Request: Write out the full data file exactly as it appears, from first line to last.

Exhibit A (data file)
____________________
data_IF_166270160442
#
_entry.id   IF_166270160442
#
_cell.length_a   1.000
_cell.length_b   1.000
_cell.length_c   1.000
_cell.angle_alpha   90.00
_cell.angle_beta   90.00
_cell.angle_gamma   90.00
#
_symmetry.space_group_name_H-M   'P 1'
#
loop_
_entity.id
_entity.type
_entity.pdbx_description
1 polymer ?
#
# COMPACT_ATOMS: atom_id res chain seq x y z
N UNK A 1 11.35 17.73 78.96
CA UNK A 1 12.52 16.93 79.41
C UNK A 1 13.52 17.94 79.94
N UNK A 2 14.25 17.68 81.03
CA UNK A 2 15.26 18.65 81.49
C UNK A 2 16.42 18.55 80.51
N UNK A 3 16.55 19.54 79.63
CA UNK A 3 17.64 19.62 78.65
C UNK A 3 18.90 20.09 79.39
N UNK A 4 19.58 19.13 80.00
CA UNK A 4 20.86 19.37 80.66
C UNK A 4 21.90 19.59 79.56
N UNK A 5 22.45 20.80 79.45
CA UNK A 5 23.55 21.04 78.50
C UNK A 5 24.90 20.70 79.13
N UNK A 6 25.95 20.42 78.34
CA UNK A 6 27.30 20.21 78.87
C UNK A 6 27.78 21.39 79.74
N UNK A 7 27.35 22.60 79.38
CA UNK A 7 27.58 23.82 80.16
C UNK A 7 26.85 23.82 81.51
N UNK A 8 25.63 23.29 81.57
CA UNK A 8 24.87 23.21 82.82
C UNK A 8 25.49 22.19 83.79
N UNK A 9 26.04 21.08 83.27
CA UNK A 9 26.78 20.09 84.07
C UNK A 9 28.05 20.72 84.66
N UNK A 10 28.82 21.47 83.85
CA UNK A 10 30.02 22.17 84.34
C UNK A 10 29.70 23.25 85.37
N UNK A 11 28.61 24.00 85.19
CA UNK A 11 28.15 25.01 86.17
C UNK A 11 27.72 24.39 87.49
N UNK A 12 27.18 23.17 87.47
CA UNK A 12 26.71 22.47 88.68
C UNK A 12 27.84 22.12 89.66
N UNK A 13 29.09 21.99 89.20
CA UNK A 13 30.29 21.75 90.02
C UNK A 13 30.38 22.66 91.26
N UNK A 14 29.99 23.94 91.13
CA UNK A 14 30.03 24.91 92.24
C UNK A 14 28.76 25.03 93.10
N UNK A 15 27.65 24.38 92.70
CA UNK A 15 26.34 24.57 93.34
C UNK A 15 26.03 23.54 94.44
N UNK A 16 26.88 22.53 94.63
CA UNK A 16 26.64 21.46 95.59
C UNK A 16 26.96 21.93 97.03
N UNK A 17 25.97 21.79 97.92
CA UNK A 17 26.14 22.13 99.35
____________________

data_IF_166270160442
#
_entry.id   IF_166270160442
#
_cell.length_a   1.000
_cell.length_b   1.000
_cell.length_c   1.000
_cell.angle_alpha   90.00
_cell.angle_beta   90.00
_cell.angle_gamma   90.00
#
_symmetry.space_group_name_H-M   'P 1'
#
loop_
_entity.id
_entity.type
_entity.pdbx_description
1 polymer ?
#
# COMPACT_ATOMS: atom_id res chain seq x y z
N UNK A 1 11.35 17.73 78.96
CA UNK A 1 12.52 16.93 79.41
C UNK A 1 13.52 17.94 79.94
N UNK A 2 14.25 17.68 81.03
CA UNK A 2 15.26 18.65 81.49
C UNK A 2 16.42 18.55 80.51
N UNK A 3 16.55 19.54 79.63
CA UNK A 3 17.64 19.62 78.65
C UNK A 3 18.90 20.09 79.39
N UNK A 4 19.58 19.13 80.00
CA UNK A 4 20.86 19.37 80.66
C UNK A 4 21.90 19.59 79.56
N UNK A 5 22.45 20.80 79.45
CA UNK A 5 23.55 21.04 78.50
C UNK A 5 24.90 20.70 79.13
N UNK A 6 25.95 20.42 78.34
CA UNK A 6 27.30 20.21 78.87
C UNK A 6 27.78 21.39 79.74
N UNK A 7 27.35 22.60 79.38
CA UNK A 7 27.58 23.82 80.16
C UNK A 7 26.85 23.82 81.51
N UNK A 8 25.63 23.29 81.57
CA UNK A 8 24.87 23.21 82.82
C UNK A 8 25.49 22.19 83.79
N UNK A 9 26.04 21.08 83.27
CA UNK A 9 26.78 20.09 84.07
C UNK A 9 28.05 20.72 84.66
N UNK A 10 28.82 21.47 83.85
CA UNK A 10 30.02 22.17 84.34
C UNK A 10 29.70 23.25 85.37
N UNK A 11 28.61 24.00 85.19
CA UNK A 11 28.15 25.01 86.17
C UNK A 11 27.72 24.39 87.49
N UNK A 12 27.18 23.17 87.47
CA UNK A 12 26.71 22.47 88.68
C UNK A 12 27.84 22.12 89.66
N UNK A 13 29.09 21.99 89.20
CA UNK A 13 30.29 21.75 90.02
C UNK A 13 30.38 22.66 91.26
N UNK A 14 29.99 23.94 91.13
CA UNK A 14 30.03 24.91 92.24
C UNK A 14 28.76 25.03 93.10
N UNK A 15 27.65 24.38 92.70
CA UNK A 15 26.34 24.57 93.34
C UNK A 15 26.03 23.54 94.44
N UNK A 16 26.88 22.53 94.63
CA UNK A 16 26.64 21.46 95.59
C UNK A 16 26.96 21.93 97.03
N UNK A 17 25.97 21.79 97.92
CA UNK A 17 26.14 22.13 99.35